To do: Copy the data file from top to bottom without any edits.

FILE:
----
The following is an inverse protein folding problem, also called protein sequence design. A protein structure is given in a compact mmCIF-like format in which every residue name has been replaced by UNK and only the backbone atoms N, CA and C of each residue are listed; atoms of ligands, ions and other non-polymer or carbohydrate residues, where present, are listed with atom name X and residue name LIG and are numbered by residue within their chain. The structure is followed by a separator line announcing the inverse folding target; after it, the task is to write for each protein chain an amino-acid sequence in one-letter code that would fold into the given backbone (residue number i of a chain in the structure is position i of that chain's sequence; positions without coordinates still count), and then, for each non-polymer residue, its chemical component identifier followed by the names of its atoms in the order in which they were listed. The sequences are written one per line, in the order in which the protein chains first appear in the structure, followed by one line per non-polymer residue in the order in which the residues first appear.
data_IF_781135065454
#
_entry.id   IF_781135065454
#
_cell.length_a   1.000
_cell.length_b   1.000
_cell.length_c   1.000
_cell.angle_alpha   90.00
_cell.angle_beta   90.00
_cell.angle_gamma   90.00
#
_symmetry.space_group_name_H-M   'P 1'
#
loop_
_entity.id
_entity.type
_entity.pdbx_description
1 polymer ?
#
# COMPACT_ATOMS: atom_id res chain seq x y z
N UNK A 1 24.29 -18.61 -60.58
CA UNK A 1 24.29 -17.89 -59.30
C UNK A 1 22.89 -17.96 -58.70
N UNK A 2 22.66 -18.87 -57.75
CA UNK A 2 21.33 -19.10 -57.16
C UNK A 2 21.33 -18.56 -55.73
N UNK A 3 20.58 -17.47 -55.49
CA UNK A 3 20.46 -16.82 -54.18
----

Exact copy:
The following is an inverse protein folding problem, also called protein sequence design. A protein structure is given in a compact mmCIF-like format in which every residue name has been replaced by UNK and only the backbone atoms N, CA and C of each residue are listed; atoms of ligands, ions and other non-polymer or carbohydrate residues, where present, are listed with atom name X and residue name LIG and are numbered by residue within their chain. The structure is followed by a separator line announcing the inverse folding target; after it, the task is to write for each protein chain an amino-acid sequence in one-letter code that would fold into the given backbone (residue number i of a chain in the structure is position i of that chain's sequence; positions without coordinates still count), and then, for each non-polymer residue, its chemical component identifier followed by the names of its atoms in the order in which they were listed. The sequences are written one per line, in the order in which the protein chains first appear in the structure, followed by one line per non-polymer residue in the order in which the residues first appear.
data_IF_781135065454
#
_entry.id   IF_781135065454
#
_cell.length_a   1.000
_cell.length_b   1.000
_cell.length_c   1.000
_cell.angle_alpha   90.00
_cell.angle_beta   90.00
_cell.angle_gamma   90.00
#
_symmetry.space_group_name_H-M   'P 1'
#
loop_
_entity.id
_entity.type
_entity.pdbx_description
1 polymer ?
#
# COMPACT_ATOMS: atom_id res chain seq x y z
N UNK A 1 24.29 -18.61 -60.58
CA UNK A 1 24.29 -17.89 -59.30
C UNK A 1 22.89 -17.96 -58.70
N UNK A 2 22.66 -18.87 -57.75
CA UNK A 2 21.33 -19.10 -57.16
C UNK A 2 21.33 -18.56 -55.73
N UNK A 3 20.58 -17.47 -55.49
CA UNK A 3 20.46 -16.82 -54.18